'Back to basics' series to conclude with look at Nazi Germany

By Meghan McBrady | 4/9/17 10:58pm


Jason Crouthamel, a professor of history at Grand Valley State University, will be leading the last talk of the “Back to Basics: The Liberal Arts and Sciences as Common Ground for Meaningful Engagement” series for the winter 2017 semester.

His lecture, “The Challenges of Teaching the History of Nazi Germany,” will be held Wednesday, April 12, from 6:30 p.m. to 8 p.m. in the L.V. Eberhard Center. During his talk, Crouthamel will focus on how the topics of racism and prejudice during Nazi Germany still resonate today.

“I’m going to be talking about how for a lot of people, these lessons are difficult to hear and it’s extremely important,” he said.

Crouthamel’s research focuses on the history of memory, trauma, masculinity and religious identity in Germany during the age of total war. In his classes, he said, current events are not the central topic but are connected to the history of racism, conformity and dystopia.

“Prejudices and indifference to prejudices that you may encounter in the 1930s didn’t just evaporate,” he said. “There are still forms of hatred and prejudice that still exist today.”

Andrew Spear, an associate professor of philosophy who has helped lead the “Back to basics” series, said the motivation for creating the series was to look at the political and social divisiveness throughout the world.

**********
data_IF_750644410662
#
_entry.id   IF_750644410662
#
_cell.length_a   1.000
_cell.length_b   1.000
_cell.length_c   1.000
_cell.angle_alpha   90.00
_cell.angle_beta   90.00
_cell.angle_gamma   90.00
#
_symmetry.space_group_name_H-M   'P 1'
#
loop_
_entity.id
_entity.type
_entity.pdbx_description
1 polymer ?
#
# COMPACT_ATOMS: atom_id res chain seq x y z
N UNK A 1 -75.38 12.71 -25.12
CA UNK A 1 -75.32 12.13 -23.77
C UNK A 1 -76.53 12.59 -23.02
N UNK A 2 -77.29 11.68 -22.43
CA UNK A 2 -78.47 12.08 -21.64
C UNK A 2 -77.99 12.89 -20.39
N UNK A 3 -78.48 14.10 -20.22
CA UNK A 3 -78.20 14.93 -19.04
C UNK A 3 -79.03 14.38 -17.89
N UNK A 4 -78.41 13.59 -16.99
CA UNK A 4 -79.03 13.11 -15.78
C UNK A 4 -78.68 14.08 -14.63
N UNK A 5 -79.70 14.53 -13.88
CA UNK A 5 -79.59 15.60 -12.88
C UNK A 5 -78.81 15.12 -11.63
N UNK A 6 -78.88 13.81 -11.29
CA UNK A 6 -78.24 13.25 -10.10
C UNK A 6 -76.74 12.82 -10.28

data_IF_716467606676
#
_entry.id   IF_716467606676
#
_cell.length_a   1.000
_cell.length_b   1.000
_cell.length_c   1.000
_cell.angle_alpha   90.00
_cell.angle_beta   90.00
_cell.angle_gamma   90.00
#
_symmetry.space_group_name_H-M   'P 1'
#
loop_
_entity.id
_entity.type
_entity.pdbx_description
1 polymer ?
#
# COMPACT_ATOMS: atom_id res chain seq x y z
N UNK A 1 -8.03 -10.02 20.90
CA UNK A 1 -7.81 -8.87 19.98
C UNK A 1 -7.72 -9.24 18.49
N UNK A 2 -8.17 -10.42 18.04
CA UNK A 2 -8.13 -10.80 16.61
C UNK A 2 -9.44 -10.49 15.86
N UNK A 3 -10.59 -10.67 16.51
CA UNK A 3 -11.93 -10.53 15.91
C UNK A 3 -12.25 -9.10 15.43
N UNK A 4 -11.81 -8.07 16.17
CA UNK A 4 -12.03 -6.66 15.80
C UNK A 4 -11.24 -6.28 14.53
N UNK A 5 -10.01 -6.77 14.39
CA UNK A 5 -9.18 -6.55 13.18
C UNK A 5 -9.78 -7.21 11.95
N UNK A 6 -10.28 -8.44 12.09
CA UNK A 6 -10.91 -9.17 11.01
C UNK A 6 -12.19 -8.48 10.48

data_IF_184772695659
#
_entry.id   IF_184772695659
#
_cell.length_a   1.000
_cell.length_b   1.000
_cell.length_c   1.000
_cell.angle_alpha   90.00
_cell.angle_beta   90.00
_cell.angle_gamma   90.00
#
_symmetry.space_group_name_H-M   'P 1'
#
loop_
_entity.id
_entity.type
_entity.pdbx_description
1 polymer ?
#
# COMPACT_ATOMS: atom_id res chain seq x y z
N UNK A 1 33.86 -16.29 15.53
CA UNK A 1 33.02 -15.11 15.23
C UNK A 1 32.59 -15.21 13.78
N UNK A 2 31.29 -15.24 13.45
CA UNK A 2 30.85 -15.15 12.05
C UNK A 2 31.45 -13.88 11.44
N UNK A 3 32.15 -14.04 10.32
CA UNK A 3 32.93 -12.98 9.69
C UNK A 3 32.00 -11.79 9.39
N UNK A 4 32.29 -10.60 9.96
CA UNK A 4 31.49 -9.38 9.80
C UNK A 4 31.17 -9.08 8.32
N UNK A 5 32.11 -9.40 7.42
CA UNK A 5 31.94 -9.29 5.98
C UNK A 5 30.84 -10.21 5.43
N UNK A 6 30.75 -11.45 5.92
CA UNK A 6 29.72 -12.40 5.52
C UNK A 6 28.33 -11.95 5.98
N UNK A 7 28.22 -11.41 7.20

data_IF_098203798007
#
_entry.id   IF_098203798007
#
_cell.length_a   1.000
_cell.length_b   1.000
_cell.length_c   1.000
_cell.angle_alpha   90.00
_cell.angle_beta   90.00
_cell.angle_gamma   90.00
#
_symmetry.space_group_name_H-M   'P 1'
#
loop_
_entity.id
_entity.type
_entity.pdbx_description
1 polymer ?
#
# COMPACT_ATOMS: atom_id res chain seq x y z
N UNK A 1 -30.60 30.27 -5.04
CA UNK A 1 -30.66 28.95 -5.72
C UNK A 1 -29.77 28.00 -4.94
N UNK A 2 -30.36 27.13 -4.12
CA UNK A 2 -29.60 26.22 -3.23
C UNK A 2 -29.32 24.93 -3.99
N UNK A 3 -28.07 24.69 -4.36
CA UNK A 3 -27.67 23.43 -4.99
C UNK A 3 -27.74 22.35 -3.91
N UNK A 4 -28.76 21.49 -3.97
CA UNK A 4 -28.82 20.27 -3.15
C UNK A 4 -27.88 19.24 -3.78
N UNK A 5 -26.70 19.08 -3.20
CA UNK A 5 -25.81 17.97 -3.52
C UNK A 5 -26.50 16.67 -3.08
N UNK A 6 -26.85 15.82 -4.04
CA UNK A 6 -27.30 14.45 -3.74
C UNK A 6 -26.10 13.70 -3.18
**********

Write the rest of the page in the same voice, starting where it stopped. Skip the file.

The series, he said, laid out the foundations for a “serious introduction” to areas like political science, history and philosophy. The goal in “understanding these things” was to have a conversation about what is going on in the world today.

As for Crouthamel’s talk, Spear said it was “no secret” that lessons and parallels could be drawn from the past—the history of Nazi Germany is something “that everybody thinks they know and has relatively strong and even obvious views about.”

“Probably most of us don’t actually understand that well,” Spear said. “We don’t really know that much about it. We know the concentration camps, we know of the war, the propaganda, but we don’t really have a deeper sense of the human realities that are behind that.

“I’m really hoping that professor Crouthamel will in various ways be bringing those out.”

Crouthamel said his talk would be condensed to what he normally discusses in the classroom. Primarily, the talk would address the difficulties students and the public may have when confronting the reality of racism and prejudice in society and determining who was responsible for the crimes the Nazi regime committed.

“People tend (to not) want to look at the long-term implications of that history,” Crouthamel said. “So, I’m going to talk about the basics and invite the audience to ask question(s) about this—why people might think it’s so difficult for our students in a contemporary society to draw lessons from its history.”

Crouthamel’s lecture is LIB 100/201 approved. For more information, visit www.gvsu.edu/events/the-challenges-of-teaching-the-history-of-nazi/

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